Red China Blues

Jan Wong, Author Doubleday Books $23.95 (0p) ISBN 978-0-385-47679-9
This superb memoir is like no other account of life in China under both Mao and Deng. Wong is a Canadian ethnic Chinese who, in 1972, at the height of the cultural revolution, was one of the first undergraduate foreigners permitted to study at Beijing University. Filled with youthful enthusiasms for Mao's revolution, she was an oddity: a Westerner who embraced Maoism, appeared to be Chinese and wished to be treated as one, although she didn't speak the language. She set herself to become fluent, refused special consideration, shared her fellow-students rations and housing, their required stints in industry and agriculture and earnestly tried to embrace the Little Red Book. Although Wong felt it her duty to turn in a fellow student who asked for help to emigrate to the West, she could not repress continual shock at conditions of life, and by the time she was nearly expelled from China for an innocent friendship with a ""foreigner,"" much of her enthusiasm, which lasted six years, had eroded. In 1988, returning as a reporter for the Toronto Globe Mail, she was shocked once again, this time by the rapid transformations of the society under Deng's exhortation: ""to be rich is glorious."" Her account is informed by her special background, a cold eye, a detail. Her description of the events at Tiananmen Square, which occurred on her watch, is, like the rest of the book, unique, powerful and moving. (May)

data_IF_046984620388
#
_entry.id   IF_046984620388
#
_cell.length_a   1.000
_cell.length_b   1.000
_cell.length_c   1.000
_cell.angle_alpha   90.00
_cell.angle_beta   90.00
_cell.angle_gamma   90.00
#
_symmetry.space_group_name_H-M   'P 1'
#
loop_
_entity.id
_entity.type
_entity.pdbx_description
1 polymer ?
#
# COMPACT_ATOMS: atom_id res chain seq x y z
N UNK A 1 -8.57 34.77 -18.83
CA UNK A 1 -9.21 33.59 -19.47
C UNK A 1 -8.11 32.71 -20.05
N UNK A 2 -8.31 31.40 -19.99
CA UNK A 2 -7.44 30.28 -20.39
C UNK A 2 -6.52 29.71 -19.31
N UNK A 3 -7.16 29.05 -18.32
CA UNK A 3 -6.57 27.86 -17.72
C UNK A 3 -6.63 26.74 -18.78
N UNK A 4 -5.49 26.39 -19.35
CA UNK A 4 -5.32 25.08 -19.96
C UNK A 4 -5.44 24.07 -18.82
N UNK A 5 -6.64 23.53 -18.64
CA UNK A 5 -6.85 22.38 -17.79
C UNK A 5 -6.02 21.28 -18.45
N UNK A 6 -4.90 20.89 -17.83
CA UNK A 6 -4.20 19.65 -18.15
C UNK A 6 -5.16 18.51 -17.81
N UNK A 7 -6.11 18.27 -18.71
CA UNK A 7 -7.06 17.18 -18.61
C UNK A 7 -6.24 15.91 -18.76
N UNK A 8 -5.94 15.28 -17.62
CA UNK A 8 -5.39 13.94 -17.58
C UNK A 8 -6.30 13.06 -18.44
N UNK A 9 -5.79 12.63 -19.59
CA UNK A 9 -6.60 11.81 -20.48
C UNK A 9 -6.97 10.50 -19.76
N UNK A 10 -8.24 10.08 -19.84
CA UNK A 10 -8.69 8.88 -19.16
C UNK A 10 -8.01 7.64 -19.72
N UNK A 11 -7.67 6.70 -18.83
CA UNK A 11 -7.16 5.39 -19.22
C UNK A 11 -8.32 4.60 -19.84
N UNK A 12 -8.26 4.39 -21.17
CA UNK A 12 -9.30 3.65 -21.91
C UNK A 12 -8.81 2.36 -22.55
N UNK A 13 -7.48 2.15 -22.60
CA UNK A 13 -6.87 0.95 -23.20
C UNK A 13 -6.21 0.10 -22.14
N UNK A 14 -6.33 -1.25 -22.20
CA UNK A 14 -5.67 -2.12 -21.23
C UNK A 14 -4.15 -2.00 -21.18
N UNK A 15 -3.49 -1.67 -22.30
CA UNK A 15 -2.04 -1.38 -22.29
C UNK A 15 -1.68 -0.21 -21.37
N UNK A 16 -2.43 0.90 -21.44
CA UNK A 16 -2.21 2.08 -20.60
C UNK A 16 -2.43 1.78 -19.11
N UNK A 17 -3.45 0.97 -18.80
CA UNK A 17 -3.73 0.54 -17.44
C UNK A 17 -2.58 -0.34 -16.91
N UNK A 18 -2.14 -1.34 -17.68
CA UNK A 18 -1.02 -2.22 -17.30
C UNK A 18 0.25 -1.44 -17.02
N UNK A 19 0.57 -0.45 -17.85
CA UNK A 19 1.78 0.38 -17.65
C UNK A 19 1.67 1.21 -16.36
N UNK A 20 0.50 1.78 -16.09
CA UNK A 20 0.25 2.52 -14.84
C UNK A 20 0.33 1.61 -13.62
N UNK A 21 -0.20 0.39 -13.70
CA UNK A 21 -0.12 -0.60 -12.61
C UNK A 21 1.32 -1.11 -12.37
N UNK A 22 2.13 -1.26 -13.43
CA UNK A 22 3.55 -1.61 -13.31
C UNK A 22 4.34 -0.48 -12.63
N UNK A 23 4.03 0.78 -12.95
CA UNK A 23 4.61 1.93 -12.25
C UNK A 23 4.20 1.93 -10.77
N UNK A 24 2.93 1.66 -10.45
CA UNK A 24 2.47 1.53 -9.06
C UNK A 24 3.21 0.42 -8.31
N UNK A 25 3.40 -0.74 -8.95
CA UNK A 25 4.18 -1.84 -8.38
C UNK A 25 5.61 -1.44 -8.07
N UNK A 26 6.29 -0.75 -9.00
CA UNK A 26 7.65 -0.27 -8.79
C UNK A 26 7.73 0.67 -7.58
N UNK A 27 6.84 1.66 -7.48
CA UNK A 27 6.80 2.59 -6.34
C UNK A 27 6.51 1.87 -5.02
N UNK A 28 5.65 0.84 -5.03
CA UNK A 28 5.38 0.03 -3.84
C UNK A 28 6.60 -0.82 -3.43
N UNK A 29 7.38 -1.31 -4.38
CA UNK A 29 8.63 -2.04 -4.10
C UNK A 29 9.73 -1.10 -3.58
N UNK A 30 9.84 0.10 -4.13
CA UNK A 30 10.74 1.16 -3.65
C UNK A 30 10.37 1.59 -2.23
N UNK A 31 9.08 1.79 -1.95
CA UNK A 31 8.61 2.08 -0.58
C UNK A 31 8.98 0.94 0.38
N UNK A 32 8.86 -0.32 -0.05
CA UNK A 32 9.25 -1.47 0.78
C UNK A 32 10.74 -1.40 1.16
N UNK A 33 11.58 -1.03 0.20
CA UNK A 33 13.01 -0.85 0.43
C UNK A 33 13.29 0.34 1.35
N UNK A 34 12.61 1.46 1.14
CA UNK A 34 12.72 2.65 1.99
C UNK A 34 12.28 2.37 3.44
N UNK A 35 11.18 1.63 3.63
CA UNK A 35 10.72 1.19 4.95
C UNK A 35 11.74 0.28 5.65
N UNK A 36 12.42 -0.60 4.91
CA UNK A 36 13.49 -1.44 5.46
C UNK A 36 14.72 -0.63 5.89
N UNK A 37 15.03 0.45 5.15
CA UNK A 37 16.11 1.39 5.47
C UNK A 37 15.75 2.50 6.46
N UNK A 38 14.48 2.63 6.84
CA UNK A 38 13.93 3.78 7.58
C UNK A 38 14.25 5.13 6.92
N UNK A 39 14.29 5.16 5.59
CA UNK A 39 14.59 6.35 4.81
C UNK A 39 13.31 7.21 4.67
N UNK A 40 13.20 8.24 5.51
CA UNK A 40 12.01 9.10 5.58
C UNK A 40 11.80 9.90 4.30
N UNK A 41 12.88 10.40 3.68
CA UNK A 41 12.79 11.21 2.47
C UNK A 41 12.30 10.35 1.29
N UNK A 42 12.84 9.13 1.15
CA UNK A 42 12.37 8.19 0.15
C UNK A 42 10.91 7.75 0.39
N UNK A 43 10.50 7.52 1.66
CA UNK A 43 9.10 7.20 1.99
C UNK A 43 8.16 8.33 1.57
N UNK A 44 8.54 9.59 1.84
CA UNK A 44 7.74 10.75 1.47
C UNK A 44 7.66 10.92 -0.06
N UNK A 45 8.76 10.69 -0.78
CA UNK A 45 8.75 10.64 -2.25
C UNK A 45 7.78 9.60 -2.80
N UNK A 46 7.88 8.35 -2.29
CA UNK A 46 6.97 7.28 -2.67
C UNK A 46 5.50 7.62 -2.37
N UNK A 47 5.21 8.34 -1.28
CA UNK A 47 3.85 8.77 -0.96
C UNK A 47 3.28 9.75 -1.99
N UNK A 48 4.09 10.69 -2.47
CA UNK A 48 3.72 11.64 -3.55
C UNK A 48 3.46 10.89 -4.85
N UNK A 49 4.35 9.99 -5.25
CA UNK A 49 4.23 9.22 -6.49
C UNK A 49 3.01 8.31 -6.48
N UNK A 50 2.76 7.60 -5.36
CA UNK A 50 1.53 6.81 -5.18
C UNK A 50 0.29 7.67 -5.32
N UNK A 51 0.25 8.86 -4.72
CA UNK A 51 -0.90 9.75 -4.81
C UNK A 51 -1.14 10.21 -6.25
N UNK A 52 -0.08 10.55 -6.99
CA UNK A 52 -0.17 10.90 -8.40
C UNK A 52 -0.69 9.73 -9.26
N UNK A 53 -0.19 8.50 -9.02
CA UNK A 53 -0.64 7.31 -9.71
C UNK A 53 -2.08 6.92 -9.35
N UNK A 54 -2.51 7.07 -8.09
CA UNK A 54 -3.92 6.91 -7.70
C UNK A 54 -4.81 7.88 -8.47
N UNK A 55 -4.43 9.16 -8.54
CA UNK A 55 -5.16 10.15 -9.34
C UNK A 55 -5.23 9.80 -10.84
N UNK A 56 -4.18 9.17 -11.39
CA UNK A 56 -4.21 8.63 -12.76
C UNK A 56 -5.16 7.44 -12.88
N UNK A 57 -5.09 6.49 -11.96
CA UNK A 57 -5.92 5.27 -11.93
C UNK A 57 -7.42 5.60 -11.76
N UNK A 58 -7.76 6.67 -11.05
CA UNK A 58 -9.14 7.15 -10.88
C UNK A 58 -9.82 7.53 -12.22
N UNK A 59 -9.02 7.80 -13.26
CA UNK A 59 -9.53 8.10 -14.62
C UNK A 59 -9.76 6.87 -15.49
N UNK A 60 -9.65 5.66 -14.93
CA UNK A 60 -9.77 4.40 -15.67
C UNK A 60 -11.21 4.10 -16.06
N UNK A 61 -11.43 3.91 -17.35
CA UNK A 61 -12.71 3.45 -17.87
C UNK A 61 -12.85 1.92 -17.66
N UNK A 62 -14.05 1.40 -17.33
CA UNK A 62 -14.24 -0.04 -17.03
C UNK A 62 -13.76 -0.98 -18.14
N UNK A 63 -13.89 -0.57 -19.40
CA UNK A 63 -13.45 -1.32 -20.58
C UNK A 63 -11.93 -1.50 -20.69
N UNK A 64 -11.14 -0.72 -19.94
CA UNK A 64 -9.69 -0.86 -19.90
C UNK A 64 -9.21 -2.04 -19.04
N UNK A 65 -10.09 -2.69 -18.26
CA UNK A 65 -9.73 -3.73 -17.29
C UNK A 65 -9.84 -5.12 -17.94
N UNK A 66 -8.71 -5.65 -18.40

Reviewed on: 04/01/1996
Release date: 04/01/1996
Paperback - 405 pages - 978-0-385-25639-1
Paperback - 416 pages - 978-0-385-48232-5
Hardcover - 405 pages - 978-0-385-25490-8
Open Ebook - 416 pages - 978-0-307-81430-2
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